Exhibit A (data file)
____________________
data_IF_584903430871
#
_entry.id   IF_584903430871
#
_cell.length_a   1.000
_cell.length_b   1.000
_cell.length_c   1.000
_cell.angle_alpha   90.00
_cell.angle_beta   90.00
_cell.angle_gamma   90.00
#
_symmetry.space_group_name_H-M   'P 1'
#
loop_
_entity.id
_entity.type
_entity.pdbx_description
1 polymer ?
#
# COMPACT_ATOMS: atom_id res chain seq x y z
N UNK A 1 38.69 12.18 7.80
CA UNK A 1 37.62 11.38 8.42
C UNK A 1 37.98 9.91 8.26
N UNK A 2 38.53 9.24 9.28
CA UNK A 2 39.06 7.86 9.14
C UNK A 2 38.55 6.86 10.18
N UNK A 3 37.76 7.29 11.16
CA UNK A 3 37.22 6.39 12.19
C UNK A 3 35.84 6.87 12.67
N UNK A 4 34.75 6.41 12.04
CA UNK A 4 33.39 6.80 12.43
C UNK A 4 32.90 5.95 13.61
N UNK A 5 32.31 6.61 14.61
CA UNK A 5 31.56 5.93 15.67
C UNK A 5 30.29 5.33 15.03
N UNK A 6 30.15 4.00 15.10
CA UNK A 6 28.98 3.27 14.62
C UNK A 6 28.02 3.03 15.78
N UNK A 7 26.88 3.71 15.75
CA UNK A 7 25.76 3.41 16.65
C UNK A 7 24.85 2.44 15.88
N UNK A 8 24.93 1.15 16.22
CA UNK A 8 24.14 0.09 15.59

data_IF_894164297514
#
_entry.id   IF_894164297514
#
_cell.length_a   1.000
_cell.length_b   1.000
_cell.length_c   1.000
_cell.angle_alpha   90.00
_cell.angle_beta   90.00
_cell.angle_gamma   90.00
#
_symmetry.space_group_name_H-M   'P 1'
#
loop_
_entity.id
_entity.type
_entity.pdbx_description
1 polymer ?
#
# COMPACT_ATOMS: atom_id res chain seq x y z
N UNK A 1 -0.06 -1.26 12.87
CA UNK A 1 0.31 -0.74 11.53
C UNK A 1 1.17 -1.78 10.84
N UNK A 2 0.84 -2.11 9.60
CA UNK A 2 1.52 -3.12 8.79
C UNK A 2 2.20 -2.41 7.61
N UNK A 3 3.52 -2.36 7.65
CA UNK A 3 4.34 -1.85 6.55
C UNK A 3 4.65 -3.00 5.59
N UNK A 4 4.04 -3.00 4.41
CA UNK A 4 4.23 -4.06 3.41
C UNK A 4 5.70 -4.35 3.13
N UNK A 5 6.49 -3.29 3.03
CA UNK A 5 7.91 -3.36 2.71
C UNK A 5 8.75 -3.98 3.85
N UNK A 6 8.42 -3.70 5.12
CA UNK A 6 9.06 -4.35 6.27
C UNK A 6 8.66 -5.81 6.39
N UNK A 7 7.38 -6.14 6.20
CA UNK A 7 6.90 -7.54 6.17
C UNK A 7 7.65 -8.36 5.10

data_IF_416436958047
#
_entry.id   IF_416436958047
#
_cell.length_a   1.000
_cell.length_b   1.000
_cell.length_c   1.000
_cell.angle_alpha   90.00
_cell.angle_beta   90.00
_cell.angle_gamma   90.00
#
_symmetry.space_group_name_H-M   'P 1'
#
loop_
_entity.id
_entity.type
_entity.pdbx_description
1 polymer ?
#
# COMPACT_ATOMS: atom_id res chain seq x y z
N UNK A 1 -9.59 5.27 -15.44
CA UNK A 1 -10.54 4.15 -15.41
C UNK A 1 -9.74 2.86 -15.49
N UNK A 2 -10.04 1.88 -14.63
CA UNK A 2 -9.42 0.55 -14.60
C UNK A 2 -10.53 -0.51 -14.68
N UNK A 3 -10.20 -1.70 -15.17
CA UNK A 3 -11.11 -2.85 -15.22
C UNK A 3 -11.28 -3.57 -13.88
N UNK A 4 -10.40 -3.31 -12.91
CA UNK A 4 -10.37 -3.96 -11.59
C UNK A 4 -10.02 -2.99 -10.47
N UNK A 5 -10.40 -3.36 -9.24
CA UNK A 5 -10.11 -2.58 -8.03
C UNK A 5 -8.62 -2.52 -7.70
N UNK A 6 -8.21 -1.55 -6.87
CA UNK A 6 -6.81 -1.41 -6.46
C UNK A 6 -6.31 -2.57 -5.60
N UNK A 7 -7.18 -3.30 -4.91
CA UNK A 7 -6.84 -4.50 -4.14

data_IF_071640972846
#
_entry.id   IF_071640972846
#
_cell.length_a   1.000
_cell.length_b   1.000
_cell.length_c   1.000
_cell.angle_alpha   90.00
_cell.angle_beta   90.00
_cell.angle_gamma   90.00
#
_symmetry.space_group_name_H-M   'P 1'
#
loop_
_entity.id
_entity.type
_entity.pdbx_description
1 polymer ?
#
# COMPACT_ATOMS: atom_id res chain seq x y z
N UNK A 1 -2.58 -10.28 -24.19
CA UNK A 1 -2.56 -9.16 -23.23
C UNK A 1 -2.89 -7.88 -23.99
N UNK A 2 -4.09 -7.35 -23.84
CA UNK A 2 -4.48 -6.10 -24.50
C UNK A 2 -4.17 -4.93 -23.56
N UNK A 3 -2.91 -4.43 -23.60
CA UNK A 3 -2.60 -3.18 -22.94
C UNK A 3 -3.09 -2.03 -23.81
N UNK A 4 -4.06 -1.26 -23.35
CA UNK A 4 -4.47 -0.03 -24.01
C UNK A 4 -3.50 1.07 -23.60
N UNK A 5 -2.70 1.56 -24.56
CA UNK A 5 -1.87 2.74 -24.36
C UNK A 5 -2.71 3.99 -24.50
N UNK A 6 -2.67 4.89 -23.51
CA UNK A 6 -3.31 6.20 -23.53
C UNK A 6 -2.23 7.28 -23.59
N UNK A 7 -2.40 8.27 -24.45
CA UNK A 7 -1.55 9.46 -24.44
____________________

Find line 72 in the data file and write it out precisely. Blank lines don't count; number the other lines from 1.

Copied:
C UNK A 3 4.65 -3.00 5.59